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THIRD THINKING

Following the Supreme Courtís recognition, earlier this year, of an independent identity for transgendered people, the University Grants Commission has now decided to include trans people as a separate category for its various scholarship and fellowship schemes. Similarly, admission forms in more and more universities and colleges are mentioning the third gender as a category, which applicants might tick according to their sense of their own identity. The empowerment that comes from an official move to end discrimination is an essential legal and political victory for sexual minorities. The UGCís move is, therefore, to be lauded by anybody committed to democratic freedom and equality, as an important implementation of the apex courtís recognition. But, the creation of a separate category endorses the reservationist thinking that is also an element in the form given to this recognition. The creation of a separate category is also a form of discrimination, however necessary and positive it may appear to be at this stage, and it is hoped that trans people will be treated on a par with all other applicants, irrespective of sex or gender. That should be the proper goal of all genuine moves towards equality, rather than seeking empowerment through an indirect endorsement of victimhood.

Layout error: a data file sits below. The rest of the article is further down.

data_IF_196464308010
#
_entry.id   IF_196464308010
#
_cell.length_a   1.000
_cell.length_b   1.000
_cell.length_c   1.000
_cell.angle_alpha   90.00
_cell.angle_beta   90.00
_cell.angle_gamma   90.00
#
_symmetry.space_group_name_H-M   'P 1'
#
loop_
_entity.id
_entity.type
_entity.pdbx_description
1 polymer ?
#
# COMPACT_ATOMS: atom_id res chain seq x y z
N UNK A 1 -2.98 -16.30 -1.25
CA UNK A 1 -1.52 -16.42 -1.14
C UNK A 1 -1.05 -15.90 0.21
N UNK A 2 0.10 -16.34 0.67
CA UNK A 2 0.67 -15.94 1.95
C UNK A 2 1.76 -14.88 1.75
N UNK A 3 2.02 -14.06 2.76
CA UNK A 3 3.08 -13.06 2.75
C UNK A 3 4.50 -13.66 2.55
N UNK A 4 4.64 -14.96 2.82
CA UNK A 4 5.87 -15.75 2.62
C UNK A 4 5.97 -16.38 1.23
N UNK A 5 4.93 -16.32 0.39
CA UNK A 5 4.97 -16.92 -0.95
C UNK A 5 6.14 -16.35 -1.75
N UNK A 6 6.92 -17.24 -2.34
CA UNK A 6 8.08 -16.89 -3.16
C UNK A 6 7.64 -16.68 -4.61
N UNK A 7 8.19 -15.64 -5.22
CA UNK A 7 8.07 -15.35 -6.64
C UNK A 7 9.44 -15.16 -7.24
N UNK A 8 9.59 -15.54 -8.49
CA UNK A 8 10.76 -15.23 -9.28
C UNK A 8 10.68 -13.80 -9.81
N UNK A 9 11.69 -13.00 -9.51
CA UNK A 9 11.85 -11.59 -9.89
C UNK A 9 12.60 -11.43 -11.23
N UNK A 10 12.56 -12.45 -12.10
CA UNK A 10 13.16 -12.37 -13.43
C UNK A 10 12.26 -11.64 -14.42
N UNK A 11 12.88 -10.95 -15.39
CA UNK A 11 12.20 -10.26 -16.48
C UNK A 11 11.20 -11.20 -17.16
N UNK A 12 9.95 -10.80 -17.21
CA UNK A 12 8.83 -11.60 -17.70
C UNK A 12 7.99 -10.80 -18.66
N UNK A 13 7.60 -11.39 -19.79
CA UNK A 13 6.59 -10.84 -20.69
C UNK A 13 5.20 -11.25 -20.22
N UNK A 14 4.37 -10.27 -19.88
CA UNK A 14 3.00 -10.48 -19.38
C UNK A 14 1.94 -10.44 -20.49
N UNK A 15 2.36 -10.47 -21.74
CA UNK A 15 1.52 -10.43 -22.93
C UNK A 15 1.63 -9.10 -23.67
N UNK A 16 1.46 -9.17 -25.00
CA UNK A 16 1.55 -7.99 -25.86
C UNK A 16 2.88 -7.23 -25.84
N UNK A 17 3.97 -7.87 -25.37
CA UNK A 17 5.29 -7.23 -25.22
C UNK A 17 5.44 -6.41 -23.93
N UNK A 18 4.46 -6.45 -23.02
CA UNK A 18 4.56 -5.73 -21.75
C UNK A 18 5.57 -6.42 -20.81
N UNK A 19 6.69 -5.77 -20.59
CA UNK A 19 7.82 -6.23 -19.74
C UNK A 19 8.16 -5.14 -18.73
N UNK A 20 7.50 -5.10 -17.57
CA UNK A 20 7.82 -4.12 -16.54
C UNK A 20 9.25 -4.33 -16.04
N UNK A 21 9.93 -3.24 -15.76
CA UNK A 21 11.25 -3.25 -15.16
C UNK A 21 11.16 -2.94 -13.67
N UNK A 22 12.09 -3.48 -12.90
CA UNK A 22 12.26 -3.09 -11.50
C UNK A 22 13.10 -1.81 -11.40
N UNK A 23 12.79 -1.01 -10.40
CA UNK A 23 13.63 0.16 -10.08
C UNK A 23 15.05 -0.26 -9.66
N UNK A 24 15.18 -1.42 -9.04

Another essential aspect of the realization of the Supreme Courtís affirmation of the identities of trans people would be to give them the feeling of equality, dignity and security not only in their public or professional lives, but also in their private lives. There is little point in respecting an identity while denying the full realization of it in every aspect of life. India continues to criminalize sodomy, which is extended to include all forms of non-reproductive sex ďagainst the order of natureĒ. This criminalizes, constrains, endangers and desexualizes the lives and beings not only of trans people, but also of a whole range of males and females whose gender and sexual choices ó and one can question the use of Ďchoicesí in this contexts ó do not fit what the Indian legal system continues to call, absurdly and unjustly, ďthe order of natureĒ. The system has to think through this issue to its rational and humane end.